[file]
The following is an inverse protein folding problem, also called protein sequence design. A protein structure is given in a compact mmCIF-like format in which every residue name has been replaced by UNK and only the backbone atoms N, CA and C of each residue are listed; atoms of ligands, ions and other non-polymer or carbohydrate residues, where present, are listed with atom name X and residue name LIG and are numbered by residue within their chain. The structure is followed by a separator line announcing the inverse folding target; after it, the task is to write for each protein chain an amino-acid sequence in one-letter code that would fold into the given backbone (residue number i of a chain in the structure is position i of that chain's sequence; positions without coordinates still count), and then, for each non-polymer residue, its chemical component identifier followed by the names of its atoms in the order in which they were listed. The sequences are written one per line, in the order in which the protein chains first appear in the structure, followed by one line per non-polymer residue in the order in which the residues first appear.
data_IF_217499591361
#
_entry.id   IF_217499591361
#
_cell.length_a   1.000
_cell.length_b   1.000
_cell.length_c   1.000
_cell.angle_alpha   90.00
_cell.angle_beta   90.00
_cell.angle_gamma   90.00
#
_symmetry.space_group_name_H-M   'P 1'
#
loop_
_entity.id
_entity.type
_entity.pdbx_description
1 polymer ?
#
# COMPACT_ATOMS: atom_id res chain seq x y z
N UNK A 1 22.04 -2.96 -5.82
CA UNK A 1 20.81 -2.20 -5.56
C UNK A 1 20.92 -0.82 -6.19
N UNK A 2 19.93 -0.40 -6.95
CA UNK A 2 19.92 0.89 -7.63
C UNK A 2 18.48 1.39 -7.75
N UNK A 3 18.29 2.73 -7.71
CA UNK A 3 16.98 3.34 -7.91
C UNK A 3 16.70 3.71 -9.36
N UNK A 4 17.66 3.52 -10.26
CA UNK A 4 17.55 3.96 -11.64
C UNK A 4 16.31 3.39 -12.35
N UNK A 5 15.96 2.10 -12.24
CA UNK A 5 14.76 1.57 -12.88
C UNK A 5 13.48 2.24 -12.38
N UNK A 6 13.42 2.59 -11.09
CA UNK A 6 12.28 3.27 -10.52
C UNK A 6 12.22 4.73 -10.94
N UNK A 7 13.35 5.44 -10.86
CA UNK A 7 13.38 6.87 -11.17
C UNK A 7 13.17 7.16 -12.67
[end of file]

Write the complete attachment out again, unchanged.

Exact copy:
The following is an inverse protein folding problem, also called protein sequence design. A protein structure is given in a compact mmCIF-like format in which every residue name has been replaced by UNK and only the backbone atoms N, CA and C of each residue are listed; atoms of ligands, ions and other non-polymer or carbohydrate residues, where present, are listed with atom name X and residue name LIG and are numbered by residue within their chain. The structure is followed by a separator line announcing the inverse folding target; after it, the task is to write for each protein chain an amino-acid sequence in one-letter code that would fold into the given backbone (residue number i of a chain in the structure is position i of that chain's sequence; positions without coordinates still count), and then, for each non-polymer residue, its chemical component identifier followed by the names of its atoms in the order in which they were listed. The sequences are written one per line, in the order in which the protein chains first appear in the structure, followed by one line per non-polymer residue in the order in which the residues first appear.
data_IF_217499591361
#
_entry.id   IF_217499591361
#
_cell.length_a   1.000
_cell.length_b   1.000
_cell.length_c   1.000
_cell.angle_alpha   90.00
_cell.angle_beta   90.00
_cell.angle_gamma   90.00
#
_symmetry.space_group_name_H-M   'P 1'
#
loop_
_entity.id
_entity.type
_entity.pdbx_description
1 polymer ?
#
# COMPACT_ATOMS: atom_id res chain seq x y z
N UNK A 1 22.04 -2.96 -5.82
CA UNK A 1 20.81 -2.20 -5.56
C UNK A 1 20.92 -0.82 -6.19
N UNK A 2 19.93 -0.40 -6.95
CA UNK A 2 19.92 0.89 -7.63
C UNK A 2 18.48 1.39 -7.75
N UNK A 3 18.29 2.73 -7.71
CA UNK A 3 16.98 3.34 -7.91
C UNK A 3 16.70 3.71 -9.36
N UNK A 4 17.66 3.52 -10.26
CA UNK A 4 17.55 3.96 -11.64
C UNK A 4 16.31 3.39 -12.35
N UNK A 5 15.96 2.10 -12.24
CA UNK A 5 14.76 1.57 -12.88
C UNK A 5 13.48 2.24 -12.38
N UNK A 6 13.42 2.59 -11.09
CA UNK A 6 12.28 3.27 -10.52
C UNK A 6 12.22 4.73 -10.94
N UNK A 7 13.35 5.44 -10.86
CA UNK A 7 13.38 6.87 -11.17
C UNK A 7 13.17 7.16 -12.67